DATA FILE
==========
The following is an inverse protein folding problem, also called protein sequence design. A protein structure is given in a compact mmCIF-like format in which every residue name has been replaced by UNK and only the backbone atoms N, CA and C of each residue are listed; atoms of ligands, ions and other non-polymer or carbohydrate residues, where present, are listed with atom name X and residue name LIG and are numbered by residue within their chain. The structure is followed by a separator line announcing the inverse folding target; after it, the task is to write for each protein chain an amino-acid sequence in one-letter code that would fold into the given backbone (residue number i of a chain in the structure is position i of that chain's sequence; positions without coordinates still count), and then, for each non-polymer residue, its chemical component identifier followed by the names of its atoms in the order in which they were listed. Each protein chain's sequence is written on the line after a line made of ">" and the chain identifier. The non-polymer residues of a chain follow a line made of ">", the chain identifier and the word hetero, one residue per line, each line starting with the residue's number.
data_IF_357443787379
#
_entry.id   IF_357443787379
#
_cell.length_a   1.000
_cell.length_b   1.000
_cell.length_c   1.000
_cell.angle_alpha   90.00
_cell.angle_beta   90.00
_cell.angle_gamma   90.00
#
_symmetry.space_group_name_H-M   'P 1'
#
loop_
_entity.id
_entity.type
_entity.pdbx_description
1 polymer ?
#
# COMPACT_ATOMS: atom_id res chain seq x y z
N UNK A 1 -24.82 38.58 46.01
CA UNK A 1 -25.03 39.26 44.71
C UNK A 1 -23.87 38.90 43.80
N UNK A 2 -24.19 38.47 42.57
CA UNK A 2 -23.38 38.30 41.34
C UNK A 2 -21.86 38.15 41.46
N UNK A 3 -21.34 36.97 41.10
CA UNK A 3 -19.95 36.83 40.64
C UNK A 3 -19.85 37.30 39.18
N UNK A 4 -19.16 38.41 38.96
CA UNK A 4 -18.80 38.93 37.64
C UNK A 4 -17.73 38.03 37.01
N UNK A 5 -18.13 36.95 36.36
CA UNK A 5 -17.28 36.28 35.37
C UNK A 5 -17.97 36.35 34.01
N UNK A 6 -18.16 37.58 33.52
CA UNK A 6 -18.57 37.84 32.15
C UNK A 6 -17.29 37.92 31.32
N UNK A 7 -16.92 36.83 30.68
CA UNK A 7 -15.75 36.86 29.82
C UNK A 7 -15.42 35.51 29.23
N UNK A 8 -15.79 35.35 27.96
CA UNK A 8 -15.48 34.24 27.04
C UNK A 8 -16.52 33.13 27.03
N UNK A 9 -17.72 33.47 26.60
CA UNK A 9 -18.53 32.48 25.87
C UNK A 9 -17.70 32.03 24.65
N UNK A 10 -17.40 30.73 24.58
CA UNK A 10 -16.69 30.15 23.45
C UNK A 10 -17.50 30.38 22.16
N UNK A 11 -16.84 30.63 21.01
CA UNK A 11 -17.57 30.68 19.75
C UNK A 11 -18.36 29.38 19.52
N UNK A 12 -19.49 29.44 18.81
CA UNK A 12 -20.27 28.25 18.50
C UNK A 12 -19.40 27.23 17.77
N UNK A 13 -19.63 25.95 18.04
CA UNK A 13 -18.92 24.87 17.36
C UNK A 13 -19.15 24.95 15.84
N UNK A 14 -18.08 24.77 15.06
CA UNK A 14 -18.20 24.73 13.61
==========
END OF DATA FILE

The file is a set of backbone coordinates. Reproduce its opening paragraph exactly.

The following is an inverse protein folding problem, also called protein sequence design. A protein structure is given in a compact mmCIF-like format in which every residue name has been replaced by UNK and only the backbone atoms N, CA and C of each residue are listed; atoms of ligands, ions and other non-polymer or carbohydrate residues, where present, are listed with atom name X and residue name LIG and are numbered by residue within their chain. The structure is followed by a separator line announcing the inverse folding target; after it, the task is to write for each protein chain an amino-acid sequence in one-letter code that would fold into the given backbone (residue number i of a chain in the structure is position i of that chain's sequence; positions without coordinates still count), and then, for each non-polymer residue, its chemical component identifier followed by the names of its atoms in the order in which they were listed. Each protein chain's sequence is written on the line after a line made of ">" and the chain identifier. The non-polymer residues of a chain follow a line made of ">", the chain identifier and the word hetero, one residue per line, each line starting with the residue's number.